Operating tertiary institutions without accreditation is illegal – Director-General

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Ghana Tertiary Education Commission (Gtec)
Ghana Tertiary Education Commission (Gtec)
Spining

Professor Mohammed Salifu, Director-General, Ghana Tertiary Education Commission (GTEC), has warned that persons who operate tertiary institutions without accreditation from the Commission will face a 15 to 20-year jail term or a GHS10000 to GHS20000 fine.

He also advised the public to verify from the Commission the status of private tertiary institutions, thus, whether they were accredited or not, before they enrolled in them.

Professor Salifu made these remarks on the sidelines of GTEC’s engagement with the media in Accra.

The meeting was to provide a platform for the Media to know about the Commission and its operations.

The Director-General said the Commission per its mandate in Act 1023 was empowered to regulate tertiary education in the country.

“We are mandated to regulate tertiary education in all its forms with a view to promote efficient and effective management, provision of consistent quality of service, advancement and application of knowledge and development of appropriate human capital,” he stressed.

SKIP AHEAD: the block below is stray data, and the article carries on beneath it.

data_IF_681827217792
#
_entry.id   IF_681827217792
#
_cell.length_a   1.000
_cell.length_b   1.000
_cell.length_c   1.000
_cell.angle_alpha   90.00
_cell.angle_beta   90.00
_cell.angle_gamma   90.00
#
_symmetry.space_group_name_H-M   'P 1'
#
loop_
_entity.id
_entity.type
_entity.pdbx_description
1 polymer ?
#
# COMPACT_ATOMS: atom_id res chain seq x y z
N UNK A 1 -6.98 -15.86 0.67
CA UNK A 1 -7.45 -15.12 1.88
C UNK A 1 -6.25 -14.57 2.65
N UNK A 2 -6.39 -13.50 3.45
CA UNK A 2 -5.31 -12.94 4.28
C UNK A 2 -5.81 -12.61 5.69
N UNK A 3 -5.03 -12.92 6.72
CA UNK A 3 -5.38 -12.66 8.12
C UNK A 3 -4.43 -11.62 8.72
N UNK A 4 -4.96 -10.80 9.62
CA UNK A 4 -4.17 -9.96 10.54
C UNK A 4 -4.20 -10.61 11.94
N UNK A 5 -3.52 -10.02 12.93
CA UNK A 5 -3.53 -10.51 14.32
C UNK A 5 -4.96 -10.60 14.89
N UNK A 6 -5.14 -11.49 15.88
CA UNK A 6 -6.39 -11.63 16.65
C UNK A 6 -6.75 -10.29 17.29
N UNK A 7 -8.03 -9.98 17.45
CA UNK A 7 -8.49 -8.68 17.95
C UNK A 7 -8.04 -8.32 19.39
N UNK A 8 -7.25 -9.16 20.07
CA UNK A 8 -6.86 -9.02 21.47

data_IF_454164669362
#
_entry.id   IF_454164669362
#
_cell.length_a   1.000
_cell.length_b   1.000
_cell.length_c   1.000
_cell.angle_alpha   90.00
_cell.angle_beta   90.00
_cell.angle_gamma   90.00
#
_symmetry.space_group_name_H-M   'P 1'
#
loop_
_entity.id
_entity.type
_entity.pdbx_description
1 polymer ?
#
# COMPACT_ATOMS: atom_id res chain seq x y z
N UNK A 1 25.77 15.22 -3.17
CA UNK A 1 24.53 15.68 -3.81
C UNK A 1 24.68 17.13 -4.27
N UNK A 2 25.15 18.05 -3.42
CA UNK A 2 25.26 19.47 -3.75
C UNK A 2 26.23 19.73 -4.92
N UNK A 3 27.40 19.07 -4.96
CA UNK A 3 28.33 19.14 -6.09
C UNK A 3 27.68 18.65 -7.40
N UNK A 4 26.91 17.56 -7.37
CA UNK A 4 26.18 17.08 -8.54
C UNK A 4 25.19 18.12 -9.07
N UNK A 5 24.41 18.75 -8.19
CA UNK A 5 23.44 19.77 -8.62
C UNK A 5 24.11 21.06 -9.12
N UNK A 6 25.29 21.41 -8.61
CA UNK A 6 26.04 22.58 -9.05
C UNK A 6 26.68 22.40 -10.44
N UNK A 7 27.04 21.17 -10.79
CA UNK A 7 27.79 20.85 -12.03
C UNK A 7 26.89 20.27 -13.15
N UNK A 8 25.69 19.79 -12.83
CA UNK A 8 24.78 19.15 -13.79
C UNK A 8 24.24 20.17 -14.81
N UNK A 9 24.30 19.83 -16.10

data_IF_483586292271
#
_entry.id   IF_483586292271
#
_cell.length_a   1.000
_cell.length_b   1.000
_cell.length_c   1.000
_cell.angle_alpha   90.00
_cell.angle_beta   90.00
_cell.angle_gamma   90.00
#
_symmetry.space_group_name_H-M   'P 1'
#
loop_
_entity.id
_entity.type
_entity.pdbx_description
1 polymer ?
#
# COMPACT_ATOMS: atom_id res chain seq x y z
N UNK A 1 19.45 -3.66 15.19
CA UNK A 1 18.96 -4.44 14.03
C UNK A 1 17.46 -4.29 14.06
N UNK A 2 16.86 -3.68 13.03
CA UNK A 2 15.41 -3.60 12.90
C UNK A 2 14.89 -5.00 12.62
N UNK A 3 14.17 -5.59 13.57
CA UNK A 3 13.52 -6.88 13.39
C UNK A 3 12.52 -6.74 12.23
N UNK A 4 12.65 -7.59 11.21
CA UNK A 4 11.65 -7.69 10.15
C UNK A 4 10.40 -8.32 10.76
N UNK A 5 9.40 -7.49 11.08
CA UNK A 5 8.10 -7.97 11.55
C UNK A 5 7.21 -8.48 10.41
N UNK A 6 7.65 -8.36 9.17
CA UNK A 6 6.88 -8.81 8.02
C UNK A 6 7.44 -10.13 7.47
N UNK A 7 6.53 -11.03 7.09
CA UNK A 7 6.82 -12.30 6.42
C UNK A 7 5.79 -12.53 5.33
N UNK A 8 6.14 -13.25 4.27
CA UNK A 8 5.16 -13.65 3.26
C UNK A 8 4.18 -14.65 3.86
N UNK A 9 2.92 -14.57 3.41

Professor Salifu said persons who were using fake titles and qualifications where likely to face jail term or a fine penalty.

He said such persons would be deemed to have committed an offence and would serve the penalties therein in accordance with the law.

“It is a very painstaking process to acquire such qualifications; therefore, we would not allow some persons to devalue them. The provisions of the law requires us to protect those qualifications,” he added.

Professor Salifu also called on institutions that awarded honorary doctorate degrees to let the awardees know the difference between an honorary and research doctorate.

He said this would let the honorees know when and how to use their doctoral titles appropriately.

The Director-General entreated the Media to collaborate with the Commission, especially in helping them identify persons who operated institutions without accreditation.

“Collectively, we need to protect the public interest and the integrity and prestige of our Tertiary Education system and qualifications awarded,” he stressed.

He advised the media to be vigilant and request certificates and authorization of individuals before allowing them advertise on their platforms.

The National Council for Tertiary Education and the National Accreditation Board have been merged under the new Education Regulatory Bodies Act, 2020 (Act 1023) to form the Ghana Tertiary Education Commission.

The Act was given a Presidential Assent on August 21, 2020, paving way for the Governing Board to be appointed and inaugurated on November 25, 2020.

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